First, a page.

Newborn Screening Ontario to Include Severe Combined Immune Deficiency
Expanded Program Brings Total Number of Newborn Screens to 29
Newborns in Ontario will now be screened for Severe Combined Immune Deficiency Syndrome (SCID), helping to ensure they have the best possible start in life.
Children with SCID (sometimes called "bubble-boy disease") have highly compromised immune systems. They struggle to fight infections and usually have severe bacterial, viral and fungal infections early in life that can often lead to death.
Screening all newborns for SCID means that babies with this disease will be identified and treated early. SCID is the first disease in the newborn screen that is not just treatable, but for which there is a cure.
This new test is expected to save the lives of up to 10 babies each year.
Safeguarding children from disease and keeping them healthy is an important part of Ontario's Action Plan for Health Care.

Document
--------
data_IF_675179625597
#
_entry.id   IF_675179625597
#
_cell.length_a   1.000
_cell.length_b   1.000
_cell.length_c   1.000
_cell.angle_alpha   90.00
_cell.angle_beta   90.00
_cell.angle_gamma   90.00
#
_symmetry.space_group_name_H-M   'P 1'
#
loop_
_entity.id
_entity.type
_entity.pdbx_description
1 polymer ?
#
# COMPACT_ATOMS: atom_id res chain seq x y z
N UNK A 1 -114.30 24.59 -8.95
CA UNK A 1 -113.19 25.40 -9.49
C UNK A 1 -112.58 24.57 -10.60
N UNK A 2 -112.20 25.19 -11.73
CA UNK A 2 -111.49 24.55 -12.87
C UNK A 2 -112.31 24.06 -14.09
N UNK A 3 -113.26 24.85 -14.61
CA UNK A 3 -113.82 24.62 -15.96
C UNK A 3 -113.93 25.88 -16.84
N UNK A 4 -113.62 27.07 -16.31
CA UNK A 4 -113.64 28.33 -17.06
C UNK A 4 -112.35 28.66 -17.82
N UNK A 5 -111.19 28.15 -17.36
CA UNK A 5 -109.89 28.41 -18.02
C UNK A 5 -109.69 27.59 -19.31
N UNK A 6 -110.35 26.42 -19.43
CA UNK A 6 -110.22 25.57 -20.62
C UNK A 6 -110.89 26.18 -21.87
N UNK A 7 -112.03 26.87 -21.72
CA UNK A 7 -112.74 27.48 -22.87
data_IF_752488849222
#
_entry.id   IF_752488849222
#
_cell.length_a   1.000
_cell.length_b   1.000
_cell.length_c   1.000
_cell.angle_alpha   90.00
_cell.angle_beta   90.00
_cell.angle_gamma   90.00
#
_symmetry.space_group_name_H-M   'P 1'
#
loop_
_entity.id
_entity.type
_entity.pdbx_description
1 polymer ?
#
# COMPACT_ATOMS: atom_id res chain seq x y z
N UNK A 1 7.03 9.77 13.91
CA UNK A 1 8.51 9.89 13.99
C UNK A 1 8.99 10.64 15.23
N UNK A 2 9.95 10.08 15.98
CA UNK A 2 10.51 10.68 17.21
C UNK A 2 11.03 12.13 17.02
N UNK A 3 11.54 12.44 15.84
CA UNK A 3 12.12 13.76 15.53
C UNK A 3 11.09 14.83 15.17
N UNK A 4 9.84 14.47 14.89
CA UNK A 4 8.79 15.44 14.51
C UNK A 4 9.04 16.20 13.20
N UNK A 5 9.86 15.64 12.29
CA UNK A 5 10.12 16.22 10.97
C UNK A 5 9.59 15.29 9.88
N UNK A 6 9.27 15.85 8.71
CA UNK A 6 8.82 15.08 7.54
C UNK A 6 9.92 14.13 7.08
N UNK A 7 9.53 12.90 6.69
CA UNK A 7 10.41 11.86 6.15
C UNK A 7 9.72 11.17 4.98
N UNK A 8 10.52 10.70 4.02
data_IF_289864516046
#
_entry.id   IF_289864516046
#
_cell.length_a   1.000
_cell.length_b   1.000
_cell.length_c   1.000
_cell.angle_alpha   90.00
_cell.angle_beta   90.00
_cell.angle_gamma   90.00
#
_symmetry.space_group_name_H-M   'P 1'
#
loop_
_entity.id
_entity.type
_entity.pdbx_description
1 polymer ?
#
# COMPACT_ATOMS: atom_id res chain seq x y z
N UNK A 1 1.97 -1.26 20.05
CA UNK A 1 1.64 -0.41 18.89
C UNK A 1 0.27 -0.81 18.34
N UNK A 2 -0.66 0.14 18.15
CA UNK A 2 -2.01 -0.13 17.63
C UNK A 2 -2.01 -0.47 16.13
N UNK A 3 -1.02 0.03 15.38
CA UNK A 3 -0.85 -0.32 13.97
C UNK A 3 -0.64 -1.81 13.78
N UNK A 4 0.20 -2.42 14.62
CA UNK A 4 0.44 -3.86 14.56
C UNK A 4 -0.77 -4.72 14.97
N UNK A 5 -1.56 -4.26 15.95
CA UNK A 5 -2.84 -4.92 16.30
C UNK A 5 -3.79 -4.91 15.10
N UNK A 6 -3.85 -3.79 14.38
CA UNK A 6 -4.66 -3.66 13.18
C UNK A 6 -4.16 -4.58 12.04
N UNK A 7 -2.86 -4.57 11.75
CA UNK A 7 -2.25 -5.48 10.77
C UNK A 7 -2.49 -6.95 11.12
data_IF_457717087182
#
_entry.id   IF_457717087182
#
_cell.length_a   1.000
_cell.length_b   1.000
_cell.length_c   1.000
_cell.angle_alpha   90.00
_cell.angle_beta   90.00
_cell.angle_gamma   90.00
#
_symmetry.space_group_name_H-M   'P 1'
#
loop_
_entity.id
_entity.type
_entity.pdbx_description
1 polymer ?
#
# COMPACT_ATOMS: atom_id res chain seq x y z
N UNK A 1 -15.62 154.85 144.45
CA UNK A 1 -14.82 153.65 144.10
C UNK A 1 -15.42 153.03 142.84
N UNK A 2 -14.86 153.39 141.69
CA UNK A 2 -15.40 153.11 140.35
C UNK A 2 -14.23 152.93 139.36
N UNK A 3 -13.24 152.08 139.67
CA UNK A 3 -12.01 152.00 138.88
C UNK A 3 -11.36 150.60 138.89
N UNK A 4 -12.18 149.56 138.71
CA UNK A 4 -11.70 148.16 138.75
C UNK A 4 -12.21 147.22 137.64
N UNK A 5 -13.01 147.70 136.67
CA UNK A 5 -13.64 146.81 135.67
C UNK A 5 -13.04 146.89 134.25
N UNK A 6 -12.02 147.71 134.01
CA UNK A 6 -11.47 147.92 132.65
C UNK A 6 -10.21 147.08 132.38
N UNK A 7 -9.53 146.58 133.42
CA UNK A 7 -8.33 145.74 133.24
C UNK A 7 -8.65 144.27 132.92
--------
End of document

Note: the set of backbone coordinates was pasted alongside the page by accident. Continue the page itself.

- SCID is a genetic disorder that is detectable only with screening. When detected, SCID can be cured with a bone marrow or stem cell transplant.
- Newborn Screening Ontario is Canada’s most comprehensive newborn screening program – screening all newborns in Ontario for 29 inherited and/or treatable diseases at no cost.
- Newborn Screening Ontario is hosted by the Children’s Hospital of Eastern Ontario and performs over 145,000 screens annually.
- Since 2003, Ontario has increased the number of diseases and disorders screened from two to 29.
“Until now, many infants with SCID did not get diagnosed until it was too late. Starting this month, no Ontario family will have to experience the loss of a child from SCID. This new screen will help newborns get the best possible start in life.”
“Thanks to the government of Ontario, which provided essential funding, we are the first province in Canada to offer this life-saving test.”
Dr. Pranesh Chakraborty